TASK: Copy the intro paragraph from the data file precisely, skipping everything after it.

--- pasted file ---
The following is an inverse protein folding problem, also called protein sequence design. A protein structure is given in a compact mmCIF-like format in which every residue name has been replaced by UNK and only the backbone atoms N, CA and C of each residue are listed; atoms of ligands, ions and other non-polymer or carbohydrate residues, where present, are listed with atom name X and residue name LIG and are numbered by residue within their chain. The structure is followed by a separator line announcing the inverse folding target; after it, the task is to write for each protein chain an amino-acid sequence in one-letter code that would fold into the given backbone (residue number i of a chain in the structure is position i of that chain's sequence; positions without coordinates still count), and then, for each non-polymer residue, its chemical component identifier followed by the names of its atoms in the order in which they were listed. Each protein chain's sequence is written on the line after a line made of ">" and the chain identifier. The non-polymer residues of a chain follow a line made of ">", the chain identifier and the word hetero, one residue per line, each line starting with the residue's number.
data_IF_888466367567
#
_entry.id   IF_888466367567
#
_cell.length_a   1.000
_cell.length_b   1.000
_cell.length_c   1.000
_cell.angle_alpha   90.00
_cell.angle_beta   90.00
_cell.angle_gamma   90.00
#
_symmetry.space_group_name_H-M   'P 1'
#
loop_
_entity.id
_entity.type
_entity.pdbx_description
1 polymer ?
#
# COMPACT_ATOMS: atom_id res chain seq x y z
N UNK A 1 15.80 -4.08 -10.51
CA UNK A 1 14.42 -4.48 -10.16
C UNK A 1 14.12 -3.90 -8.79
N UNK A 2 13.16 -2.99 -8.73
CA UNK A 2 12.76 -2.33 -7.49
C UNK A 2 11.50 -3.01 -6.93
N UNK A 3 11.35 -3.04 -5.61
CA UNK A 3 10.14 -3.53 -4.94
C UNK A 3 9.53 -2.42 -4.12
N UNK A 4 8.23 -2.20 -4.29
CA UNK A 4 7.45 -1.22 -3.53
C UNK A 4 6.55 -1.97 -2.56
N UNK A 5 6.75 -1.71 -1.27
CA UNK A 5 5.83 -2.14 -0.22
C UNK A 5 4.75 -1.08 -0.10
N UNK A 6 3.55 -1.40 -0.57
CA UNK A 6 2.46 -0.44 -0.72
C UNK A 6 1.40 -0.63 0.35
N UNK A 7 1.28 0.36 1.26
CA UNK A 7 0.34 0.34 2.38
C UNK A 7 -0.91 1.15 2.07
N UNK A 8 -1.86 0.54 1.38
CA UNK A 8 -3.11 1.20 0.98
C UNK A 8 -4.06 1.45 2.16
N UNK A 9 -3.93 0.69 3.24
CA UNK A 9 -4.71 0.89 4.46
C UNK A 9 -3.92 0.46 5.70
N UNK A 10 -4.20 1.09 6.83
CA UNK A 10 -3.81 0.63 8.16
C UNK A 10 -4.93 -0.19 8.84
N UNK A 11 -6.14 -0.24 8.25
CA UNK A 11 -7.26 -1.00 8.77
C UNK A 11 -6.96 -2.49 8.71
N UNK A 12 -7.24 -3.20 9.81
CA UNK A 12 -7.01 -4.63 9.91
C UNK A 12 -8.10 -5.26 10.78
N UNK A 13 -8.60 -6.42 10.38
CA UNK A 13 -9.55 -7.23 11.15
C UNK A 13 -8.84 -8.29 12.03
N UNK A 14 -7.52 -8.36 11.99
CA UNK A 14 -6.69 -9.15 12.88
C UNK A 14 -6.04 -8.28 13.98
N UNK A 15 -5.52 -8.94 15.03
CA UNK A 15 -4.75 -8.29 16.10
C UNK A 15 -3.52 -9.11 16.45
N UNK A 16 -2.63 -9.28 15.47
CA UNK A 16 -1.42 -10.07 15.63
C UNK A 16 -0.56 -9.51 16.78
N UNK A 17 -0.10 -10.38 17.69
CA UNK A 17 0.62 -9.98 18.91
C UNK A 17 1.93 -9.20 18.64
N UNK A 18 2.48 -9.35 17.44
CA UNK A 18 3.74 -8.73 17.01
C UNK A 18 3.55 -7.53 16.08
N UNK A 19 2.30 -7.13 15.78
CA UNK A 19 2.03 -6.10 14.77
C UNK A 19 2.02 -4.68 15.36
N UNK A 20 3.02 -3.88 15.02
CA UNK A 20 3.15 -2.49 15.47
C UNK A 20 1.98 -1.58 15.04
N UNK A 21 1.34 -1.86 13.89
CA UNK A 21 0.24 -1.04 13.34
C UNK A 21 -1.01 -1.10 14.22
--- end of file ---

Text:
The following is an inverse protein folding problem, also called protein sequence design. A protein structure is given in a compact mmCIF-like format in which every residue name has been replaced by UNK and only the backbone atoms N, CA and C of each residue are listed; atoms of ligands, ions and other non-polymer or carbohydrate residues, where present, are listed with atom name X and residue name LIG and are numbered by residue within their chain. The structure is followed by a separator line announcing the inverse folding target; after it, the task is to write for each protein chain an amino-acid sequence in one-letter code that would fold into the given backbone (residue number i of a chain in the structure is position i of that chain's sequence; positions without coordinates still count), and then, for each non-polymer residue, its chemical component identifier followed by the names of its atoms in the order in which they were listed. Each protein chain's sequence is written on the line after a line made of ">" and the chain identifier. The non-polymer residues of a chain follow a line made of ">", the chain identifier and the word hetero, one residue per line, each line starting with the residue's number.